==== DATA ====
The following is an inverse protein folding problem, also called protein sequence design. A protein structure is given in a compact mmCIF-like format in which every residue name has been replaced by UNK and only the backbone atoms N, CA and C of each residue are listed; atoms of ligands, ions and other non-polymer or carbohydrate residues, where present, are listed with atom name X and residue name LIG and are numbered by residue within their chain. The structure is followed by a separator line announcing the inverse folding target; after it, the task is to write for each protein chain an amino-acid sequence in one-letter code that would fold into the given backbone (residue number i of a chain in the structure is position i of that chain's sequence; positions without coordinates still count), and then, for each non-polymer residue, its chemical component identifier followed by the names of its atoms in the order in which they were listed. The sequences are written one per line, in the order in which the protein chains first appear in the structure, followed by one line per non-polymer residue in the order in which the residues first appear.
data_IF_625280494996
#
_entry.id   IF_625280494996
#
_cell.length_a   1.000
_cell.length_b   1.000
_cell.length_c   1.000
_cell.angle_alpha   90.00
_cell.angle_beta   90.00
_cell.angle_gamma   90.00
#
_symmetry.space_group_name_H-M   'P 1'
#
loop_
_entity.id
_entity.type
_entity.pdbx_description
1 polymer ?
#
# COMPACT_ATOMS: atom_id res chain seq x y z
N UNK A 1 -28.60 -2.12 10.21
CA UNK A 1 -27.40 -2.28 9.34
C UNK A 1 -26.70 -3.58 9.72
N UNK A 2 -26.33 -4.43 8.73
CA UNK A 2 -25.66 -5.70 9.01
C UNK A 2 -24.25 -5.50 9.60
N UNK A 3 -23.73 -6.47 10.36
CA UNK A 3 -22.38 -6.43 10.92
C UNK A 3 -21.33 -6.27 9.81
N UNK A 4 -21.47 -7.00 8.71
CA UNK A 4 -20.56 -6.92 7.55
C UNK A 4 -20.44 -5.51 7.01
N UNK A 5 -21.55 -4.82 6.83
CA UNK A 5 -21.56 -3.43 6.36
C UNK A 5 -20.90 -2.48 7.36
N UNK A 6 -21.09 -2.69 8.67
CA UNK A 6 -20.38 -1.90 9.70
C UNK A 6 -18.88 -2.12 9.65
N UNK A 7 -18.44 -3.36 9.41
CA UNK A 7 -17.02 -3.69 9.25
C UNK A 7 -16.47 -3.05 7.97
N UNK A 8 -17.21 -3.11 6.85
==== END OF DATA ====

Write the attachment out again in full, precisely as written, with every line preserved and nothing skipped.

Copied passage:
The following is an inverse protein folding problem, also called protein sequence design. A protein structure is given in a compact mmCIF-like format in which every residue name has been replaced by UNK and only the backbone atoms N, CA and C of each residue are listed; atoms of ligands, ions and other non-polymer or carbohydrate residues, where present, are listed with atom name X and residue name LIG and are numbered by residue within their chain. The structure is followed by a separator line announcing the inverse folding target; after it, the task is to write for each protein chain an amino-acid sequence in one-letter code that would fold into the given backbone (residue number i of a chain in the structure is position i of that chain's sequence; positions without coordinates still count), and then, for each non-polymer residue, its chemical component identifier followed by the names of its atoms in the order in which they were listed. The sequences are written one per line, in the order in which the protein chains first appear in the structure, followed by one line per non-polymer residue in the order in which the residues first appear.
data_IF_625280494996
#
_entry.id   IF_625280494996
#
_cell.length_a   1.000
_cell.length_b   1.000
_cell.length_c   1.000
_cell.angle_alpha   90.00
_cell.angle_beta   90.00
_cell.angle_gamma   90.00
#
_symmetry.space_group_name_H-M   'P 1'
#
loop_
_entity.id
_entity.type
_entity.pdbx_description
1 polymer ?
#
# COMPACT_ATOMS: atom_id res chain seq x y z
N UNK A 1 -28.60 -2.12 10.21
CA UNK A 1 -27.40 -2.28 9.34
C UNK A 1 -26.70 -3.58 9.72
N UNK A 2 -26.33 -4.43 8.73
CA UNK A 2 -25.66 -5.70 9.01
C UNK A 2 -24.25 -5.50 9.60
N UNK A 3 -23.73 -6.47 10.36
CA UNK A 3 -22.38 -6.43 10.92
C UNK A 3 -21.33 -6.27 9.81
N UNK A 4 -21.47 -7.00 8.71
CA UNK A 4 -20.56 -6.92 7.55
C UNK A 4 -20.44 -5.51 7.01
N UNK A 5 -21.55 -4.82 6.83
CA UNK A 5 -21.56 -3.43 6.36
C UNK A 5 -20.90 -2.48 7.36
N UNK A 6 -21.09 -2.69 8.67
CA UNK A 6 -20.38 -1.90 9.70
C UNK A 6 -18.88 -2.12 9.65
N UNK A 7 -18.44 -3.36 9.41
CA UNK A 7 -17.02 -3.69 9.25
C UNK A 7 -16.47 -3.05 7.97
N UNK A 8 -17.21 -3.11 6.85